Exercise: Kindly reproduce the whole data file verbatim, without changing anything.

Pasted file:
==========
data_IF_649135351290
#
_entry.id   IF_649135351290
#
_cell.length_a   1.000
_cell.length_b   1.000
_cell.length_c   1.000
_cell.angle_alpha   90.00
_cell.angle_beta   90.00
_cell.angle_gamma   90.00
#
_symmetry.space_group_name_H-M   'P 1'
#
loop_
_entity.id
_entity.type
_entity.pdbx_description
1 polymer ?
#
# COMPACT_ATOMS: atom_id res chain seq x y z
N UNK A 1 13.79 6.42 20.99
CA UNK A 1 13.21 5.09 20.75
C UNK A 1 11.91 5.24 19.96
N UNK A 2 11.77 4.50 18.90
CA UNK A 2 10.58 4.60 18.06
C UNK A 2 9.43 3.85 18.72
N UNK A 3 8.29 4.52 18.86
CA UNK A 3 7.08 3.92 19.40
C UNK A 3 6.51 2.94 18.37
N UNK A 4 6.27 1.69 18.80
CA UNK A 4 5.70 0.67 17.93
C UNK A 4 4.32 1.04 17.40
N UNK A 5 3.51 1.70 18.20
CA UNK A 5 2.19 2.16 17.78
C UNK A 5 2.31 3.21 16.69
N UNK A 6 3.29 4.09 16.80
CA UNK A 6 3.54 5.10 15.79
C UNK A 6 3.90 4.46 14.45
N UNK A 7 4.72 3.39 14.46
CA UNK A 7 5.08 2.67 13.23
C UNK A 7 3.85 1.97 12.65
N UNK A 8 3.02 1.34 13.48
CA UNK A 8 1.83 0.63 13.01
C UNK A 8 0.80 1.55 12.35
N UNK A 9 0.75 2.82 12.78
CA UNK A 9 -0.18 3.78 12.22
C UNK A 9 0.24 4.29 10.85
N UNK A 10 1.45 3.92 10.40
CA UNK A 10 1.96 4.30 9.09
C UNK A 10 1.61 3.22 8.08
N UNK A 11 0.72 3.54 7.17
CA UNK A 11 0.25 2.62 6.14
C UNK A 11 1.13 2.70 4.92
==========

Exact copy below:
data_IF_649135351290
#
_entry.id   IF_649135351290
#
_cell.length_a   1.000
_cell.length_b   1.000
_cell.length_c   1.000
_cell.angle_alpha   90.00
_cell.angle_beta   90.00
_cell.angle_gamma   90.00
#
_symmetry.space_group_name_H-M   'P 1'
#
loop_
_entity.id
_entity.type
_entity.pdbx_description
1 polymer ?
#
# COMPACT_ATOMS: atom_id res chain seq x y z
N UNK A 1 13.79 6.42 20.99
CA UNK A 1 13.21 5.09 20.75
C UNK A 1 11.91 5.24 19.96
N UNK A 2 11.77 4.50 18.90
CA UNK A 2 10.58 4.60 18.06
C UNK A 2 9.43 3.85 18.72
N UNK A 3 8.29 4.52 18.86
CA UNK A 3 7.08 3.92 19.40
C UNK A 3 6.51 2.94 18.37
N UNK A 4 6.27 1.69 18.80
CA UNK A 4 5.70 0.67 17.93
C UNK A 4 4.32 1.04 17.40
N UNK A 5 3.51 1.70 18.20
CA UNK A 5 2.19 2.16 17.78
C UNK A 5 2.31 3.21 16.69
N UNK A 6 3.29 4.09 16.80
CA UNK A 6 3.54 5.10 15.79
C UNK A 6 3.90 4.46 14.45
N UNK A 7 4.72 3.39 14.46
CA UNK A 7 5.08 2.67 13.23
C UNK A 7 3.85 1.97 12.65
N UNK A 8 3.02 1.34 13.48
CA UNK A 8 1.83 0.63 13.01
C UNK A 8 0.80 1.55 12.35
N UNK A 9 0.75 2.82 12.78
CA UNK A 9 -0.18 3.78 12.22
C UNK A 9 0.24 4.29 10.85
N UNK A 10 1.45 3.92 10.40
CA UNK A 10 1.96 4.30 9.09
C UNK A 10 1.61 3.22 8.08
N UNK A 11 0.72 3.54 7.17
CA UNK A 11 0.25 2.62 6.14
C UNK A 11 1.13 2.70 4.92